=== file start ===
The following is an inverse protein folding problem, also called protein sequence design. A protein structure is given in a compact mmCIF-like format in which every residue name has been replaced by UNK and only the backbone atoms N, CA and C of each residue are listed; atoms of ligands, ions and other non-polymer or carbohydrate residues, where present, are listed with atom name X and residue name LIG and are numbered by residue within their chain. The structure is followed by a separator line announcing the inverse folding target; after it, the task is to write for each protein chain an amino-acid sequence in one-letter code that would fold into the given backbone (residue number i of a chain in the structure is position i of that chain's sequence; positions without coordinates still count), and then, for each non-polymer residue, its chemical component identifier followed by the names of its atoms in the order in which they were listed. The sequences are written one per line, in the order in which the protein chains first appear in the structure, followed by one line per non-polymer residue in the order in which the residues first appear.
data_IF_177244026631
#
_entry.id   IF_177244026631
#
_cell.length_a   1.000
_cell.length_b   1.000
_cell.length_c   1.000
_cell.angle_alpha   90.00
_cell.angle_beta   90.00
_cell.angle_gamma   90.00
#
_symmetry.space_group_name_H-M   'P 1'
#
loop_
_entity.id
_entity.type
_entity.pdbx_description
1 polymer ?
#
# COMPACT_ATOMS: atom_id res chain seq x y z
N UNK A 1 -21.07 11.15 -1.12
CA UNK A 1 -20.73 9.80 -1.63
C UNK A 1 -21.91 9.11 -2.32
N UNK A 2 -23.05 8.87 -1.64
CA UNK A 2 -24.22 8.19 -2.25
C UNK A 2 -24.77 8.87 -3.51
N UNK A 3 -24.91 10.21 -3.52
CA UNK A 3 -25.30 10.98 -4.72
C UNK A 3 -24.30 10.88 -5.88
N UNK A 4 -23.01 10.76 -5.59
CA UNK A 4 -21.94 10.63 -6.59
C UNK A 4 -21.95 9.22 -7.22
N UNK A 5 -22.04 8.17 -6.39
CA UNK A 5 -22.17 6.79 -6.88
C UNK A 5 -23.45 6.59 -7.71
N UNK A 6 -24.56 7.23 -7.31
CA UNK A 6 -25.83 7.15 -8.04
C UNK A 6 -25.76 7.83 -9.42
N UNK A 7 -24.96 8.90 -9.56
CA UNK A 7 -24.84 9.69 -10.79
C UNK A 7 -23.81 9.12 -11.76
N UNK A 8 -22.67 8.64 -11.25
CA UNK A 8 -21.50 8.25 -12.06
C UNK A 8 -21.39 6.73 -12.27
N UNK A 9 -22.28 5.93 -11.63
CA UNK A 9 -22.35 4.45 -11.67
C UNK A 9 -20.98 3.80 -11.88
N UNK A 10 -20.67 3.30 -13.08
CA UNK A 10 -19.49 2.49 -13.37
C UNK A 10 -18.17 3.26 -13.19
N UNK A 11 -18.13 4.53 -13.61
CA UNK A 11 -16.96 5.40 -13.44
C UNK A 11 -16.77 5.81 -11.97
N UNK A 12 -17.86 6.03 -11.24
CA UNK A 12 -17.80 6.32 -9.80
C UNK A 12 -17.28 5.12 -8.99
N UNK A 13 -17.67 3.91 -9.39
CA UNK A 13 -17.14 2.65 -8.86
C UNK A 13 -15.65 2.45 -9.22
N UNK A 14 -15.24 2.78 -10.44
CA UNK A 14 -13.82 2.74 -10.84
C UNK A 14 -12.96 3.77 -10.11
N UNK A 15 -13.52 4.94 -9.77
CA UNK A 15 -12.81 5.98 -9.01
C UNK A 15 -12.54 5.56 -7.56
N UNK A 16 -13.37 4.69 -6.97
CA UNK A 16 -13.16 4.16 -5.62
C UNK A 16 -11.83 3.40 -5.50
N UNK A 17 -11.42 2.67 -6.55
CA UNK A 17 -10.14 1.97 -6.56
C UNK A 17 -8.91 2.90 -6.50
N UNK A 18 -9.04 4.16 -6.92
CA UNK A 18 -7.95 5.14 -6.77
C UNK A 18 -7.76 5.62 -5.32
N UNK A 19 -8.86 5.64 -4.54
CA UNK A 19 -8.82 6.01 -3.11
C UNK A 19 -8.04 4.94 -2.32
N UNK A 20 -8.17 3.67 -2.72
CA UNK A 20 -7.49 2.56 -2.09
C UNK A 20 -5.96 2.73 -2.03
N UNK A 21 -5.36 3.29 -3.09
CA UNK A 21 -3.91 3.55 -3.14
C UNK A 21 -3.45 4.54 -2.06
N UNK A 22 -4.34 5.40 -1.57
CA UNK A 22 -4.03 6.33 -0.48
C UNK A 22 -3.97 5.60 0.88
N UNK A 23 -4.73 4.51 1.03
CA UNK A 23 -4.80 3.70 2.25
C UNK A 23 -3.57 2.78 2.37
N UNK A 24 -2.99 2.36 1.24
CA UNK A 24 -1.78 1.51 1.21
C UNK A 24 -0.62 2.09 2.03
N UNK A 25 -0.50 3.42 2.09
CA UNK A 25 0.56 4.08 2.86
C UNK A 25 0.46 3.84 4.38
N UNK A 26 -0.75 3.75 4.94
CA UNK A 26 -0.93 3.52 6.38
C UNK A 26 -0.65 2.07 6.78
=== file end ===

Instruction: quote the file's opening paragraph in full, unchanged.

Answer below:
The following is an inverse protein folding problem, also called protein sequence design. A protein structure is given in a compact mmCIF-like format in which every residue name has been replaced by UNK and only the backbone atoms N, CA and C of each residue are listed; atoms of ligands, ions and other non-polymer or carbohydrate residues, where present, are listed with atom name X and residue name LIG and are numbered by residue within their chain. The structure is followed by a separator line announcing the inverse folding target; after it, the task is to write for each protein chain an amino-acid sequence in one-letter code that would fold into the given backbone (residue number i of a chain in the structure is position i of that chain's sequence; positions without coordinates still count), and then, for each non-polymer residue, its chemical component identifier followed by the names of its atoms in the order in which they were listed. The sequences are written one per line, in the order in which the protein chains first appear in the structure, followed by one line per non-polymer residue in the order in which the residues first appear.